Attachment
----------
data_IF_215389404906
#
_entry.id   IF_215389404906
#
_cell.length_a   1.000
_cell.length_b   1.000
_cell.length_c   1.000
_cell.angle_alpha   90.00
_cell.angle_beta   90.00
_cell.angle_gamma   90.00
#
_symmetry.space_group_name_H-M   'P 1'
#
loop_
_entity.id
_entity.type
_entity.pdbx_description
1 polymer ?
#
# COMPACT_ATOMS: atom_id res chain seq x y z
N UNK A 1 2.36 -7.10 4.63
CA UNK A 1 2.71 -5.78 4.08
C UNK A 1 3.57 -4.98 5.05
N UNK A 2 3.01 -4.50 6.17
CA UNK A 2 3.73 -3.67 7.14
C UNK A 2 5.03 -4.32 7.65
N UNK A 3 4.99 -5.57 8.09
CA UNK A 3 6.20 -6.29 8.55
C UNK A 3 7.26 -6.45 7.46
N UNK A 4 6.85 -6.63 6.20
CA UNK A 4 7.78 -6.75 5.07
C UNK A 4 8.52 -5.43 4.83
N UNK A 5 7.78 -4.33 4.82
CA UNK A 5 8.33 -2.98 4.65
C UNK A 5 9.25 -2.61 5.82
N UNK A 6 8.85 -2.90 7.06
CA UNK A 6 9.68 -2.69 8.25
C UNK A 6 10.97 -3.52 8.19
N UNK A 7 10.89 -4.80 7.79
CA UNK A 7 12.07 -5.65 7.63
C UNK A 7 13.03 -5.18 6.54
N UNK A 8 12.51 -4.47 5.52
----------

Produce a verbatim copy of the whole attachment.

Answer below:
data_IF_215389404906
#
_entry.id   IF_215389404906
#
_cell.length_a   1.000
_cell.length_b   1.000
_cell.length_c   1.000
_cell.angle_alpha   90.00
_cell.angle_beta   90.00
_cell.angle_gamma   90.00
#
_symmetry.space_group_name_H-M   'P 1'
#
loop_
_entity.id
_entity.type
_entity.pdbx_description
1 polymer ?
#
# COMPACT_ATOMS: atom_id res chain seq x y z
N UNK A 1 2.36 -7.10 4.63
CA UNK A 1 2.71 -5.78 4.08
C UNK A 1 3.57 -4.98 5.05
N UNK A 2 3.01 -4.50 6.17
CA UNK A 2 3.73 -3.67 7.14
C UNK A 2 5.03 -4.32 7.65
N UNK A 3 4.99 -5.57 8.09
CA UNK A 3 6.20 -6.29 8.55
C UNK A 3 7.26 -6.45 7.46
N UNK A 4 6.85 -6.63 6.20
CA UNK A 4 7.78 -6.75 5.07
C UNK A 4 8.52 -5.43 4.83
N UNK A 5 7.78 -4.33 4.82
CA UNK A 5 8.33 -2.98 4.65
C UNK A 5 9.25 -2.61 5.82
N UNK A 6 8.85 -2.90 7.06
CA UNK A 6 9.68 -2.69 8.25
C UNK A 6 10.97 -3.52 8.19
N UNK A 7 10.89 -4.80 7.79
CA UNK A 7 12.07 -5.65 7.63
C UNK A 7 13.03 -5.18 6.54
N UNK A 8 12.51 -4.47 5.52